• consider issues around confidentiality and ethics, e.g. regarding disclosure of information on special needs or disabilities;
  • philosophy for children to develop their way of thinking about others;
  • new approaches to classroom management for large classes to respect the diversity of students;
  • engagement in school-based projects on awareness raising;
  • multicultural programs in the schools focusing on the diversity of students;
  • increase awareness of students, parents, and education officials about inclusive education.

Benefits

All members of learning communities benefit from effective collaboration. Active collaboration requires a shift from managing the learning of a single group of learners to taking collective responsibility for the success and well-being of all learners. Inclusive learning environments are changing the ways that teachers teach, plan, and inquire into teaching together. in such a way learners benefit from collaborative teaching because teachers take collective responsibility for the progress of all learners. Teachers who know how to collaborate effectively model skills of collaboration to their learners. Collaborative teaching environments provide opportunities for teachers to learn from and with each other on an ongoing basis. Teachers can observe other teachers in action, engage in professional conversations about the impact of different approaches, and get feedback on their own teaching. Collaborative teaching teams support each other’s professional growth. This creates synergy, allowing teams to achieve more than they would if teachers worked independently.

References and additional information:

  • Leonard, P. E., & Leonard, L.J. (2001). The collaborative prescription: Remedy or reverie? International Journal of Leadership in Education, 4(4); pp. 383–99.
  • Hedderrich, I., Biewer, G., Hollenweger, J., Markowetz, R. (2022). Handbuch Inklusion und Sonderpädagogik. Eine Einführung. Bad Heilbrun: Verlag J. Klinkhardt.
  • Hattie, J. (2015). What Works Best in Education: The Politics of Collaborative Expertise. Retrieved from: https://www.pearson.com/content/dam/corporate/global/pearson-dot-com/files/hattie/150526_ExpertiseWEB_V1.pdf.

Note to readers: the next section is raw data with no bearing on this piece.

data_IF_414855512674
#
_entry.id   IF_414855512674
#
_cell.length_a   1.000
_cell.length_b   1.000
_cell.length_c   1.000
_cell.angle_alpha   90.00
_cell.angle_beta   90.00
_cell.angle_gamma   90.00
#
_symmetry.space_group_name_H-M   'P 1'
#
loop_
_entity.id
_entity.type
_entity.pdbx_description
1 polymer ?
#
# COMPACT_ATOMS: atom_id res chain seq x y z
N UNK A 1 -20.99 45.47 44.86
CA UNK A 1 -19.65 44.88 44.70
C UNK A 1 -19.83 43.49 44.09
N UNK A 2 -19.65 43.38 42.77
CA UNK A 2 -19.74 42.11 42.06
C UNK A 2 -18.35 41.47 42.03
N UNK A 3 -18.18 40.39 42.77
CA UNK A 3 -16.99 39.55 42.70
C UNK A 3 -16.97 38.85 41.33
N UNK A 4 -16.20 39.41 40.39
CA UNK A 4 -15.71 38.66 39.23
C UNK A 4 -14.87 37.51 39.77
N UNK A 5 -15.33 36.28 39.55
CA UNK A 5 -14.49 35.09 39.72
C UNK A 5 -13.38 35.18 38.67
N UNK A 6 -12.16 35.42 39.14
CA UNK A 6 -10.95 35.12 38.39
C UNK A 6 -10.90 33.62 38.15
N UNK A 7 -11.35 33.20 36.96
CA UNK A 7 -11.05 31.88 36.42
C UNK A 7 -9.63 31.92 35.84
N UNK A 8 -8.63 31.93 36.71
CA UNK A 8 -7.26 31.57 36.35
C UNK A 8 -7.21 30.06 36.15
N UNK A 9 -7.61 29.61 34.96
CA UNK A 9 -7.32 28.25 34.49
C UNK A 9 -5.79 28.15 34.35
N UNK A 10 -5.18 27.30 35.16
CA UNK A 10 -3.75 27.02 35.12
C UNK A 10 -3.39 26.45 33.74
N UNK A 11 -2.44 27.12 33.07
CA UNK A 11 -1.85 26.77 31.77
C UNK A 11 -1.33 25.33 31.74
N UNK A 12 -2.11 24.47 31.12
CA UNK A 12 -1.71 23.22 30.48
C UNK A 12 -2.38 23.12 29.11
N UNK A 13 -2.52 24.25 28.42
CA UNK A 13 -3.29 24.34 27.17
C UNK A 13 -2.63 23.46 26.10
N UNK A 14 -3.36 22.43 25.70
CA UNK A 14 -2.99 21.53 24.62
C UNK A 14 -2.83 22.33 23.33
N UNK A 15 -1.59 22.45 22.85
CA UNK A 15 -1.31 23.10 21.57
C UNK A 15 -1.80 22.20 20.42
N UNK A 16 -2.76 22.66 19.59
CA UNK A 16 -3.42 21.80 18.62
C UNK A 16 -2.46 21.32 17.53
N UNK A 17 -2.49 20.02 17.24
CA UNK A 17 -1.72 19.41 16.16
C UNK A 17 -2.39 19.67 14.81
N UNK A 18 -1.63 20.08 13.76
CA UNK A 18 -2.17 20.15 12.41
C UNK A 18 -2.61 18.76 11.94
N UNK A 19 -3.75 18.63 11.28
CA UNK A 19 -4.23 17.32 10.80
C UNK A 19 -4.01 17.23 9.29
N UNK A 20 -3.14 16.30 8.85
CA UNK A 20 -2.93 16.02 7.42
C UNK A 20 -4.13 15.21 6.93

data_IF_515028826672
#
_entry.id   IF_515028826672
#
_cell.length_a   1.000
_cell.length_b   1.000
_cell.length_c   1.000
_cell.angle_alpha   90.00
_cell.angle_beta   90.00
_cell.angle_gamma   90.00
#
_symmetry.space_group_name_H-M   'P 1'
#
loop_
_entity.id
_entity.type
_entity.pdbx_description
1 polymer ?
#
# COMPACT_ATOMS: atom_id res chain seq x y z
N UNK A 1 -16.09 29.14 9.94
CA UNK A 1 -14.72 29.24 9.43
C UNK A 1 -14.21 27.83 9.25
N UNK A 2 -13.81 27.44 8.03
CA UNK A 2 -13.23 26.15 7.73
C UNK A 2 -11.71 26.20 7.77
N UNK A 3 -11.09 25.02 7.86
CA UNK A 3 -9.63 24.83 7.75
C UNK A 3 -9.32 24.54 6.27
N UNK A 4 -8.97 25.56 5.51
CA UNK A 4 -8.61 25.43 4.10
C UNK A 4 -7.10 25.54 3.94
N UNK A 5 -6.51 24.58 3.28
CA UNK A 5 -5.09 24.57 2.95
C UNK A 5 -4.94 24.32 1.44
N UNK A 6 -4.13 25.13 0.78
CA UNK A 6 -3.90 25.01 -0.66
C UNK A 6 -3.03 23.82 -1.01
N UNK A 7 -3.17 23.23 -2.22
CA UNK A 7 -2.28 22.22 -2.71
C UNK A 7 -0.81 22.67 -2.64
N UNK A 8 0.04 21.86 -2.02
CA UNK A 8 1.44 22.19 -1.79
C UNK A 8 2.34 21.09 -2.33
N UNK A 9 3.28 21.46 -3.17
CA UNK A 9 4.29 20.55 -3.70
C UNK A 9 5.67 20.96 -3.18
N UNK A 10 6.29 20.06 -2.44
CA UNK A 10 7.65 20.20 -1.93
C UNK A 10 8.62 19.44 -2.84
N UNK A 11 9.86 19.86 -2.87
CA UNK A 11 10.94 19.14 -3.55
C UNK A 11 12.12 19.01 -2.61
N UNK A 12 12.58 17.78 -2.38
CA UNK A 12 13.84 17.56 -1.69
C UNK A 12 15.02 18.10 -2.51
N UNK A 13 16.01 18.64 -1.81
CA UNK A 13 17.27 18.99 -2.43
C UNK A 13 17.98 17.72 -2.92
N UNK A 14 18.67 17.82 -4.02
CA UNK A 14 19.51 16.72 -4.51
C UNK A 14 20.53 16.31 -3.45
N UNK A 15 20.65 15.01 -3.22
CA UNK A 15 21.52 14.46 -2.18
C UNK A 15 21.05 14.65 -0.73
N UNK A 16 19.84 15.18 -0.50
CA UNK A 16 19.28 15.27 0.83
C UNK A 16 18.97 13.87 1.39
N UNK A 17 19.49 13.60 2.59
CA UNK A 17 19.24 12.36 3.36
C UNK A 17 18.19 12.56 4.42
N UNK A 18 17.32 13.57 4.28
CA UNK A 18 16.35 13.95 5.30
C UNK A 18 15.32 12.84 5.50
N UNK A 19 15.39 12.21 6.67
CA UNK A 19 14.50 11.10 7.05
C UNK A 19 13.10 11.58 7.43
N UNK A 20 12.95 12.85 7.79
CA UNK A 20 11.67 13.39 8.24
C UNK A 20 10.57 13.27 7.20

• Hollenweger, J., Pantić, N., & Florian, L. (2015). Tool to upgrade teacher education practices for inclusive education. Brussels, Strasbourg: EU, Council of Europe. Retrieved from: https://www.coe.int/en/web/learning-resources/-/tool-to-upgrade-teacher-education-practices-for-inclusive-education.
  • Villegas, A. M., Lucas, T. (2001). Educating Culturally Responsive Teachers: A Coherent Approach. SUNY Series, Teacher Preparation and Development. State University of New York Press.

Mirror: how to explore needs, make choices for the professional development programme and involve the whole team?

Before starting a professional development programme (PDP), it is necessary to explore what it could mean for you and your school. To this end, you usually plan a consultation or intake meeting with your management and other relevant stakeholders, e.g. one or more interested teachers, colleagues from your care team, possibly a coordinator, mentor, policy supporter, etc.

The following guiding questions can start the conversation about this.

Goals:

  • To what extent do the objectives of the professional development program match the needs of our school and team?
  • Do we want to commit to creating inclusive learning environments, valuing a diversity and collaborating interprofessionally? In what ways?
  • For whom would it be important to work on these goals?
  • Actions:
  • In what ways are we already working on inclusive learning environments?
  • What actions, measures and/or reasonable adjustments are we already taking to create inclusive learning environments?
  • What are the different steps we are already taking or took? How exactly do we approach it?
  • How does our school support teachers in doing so?
  • What examples or situations illustrate this? Is there anything we are proud of? Is there anything that we might want to deepen, extend,...?

Policies:

  • What is our pedagogical policy or care policy, reflecting our vision and actions?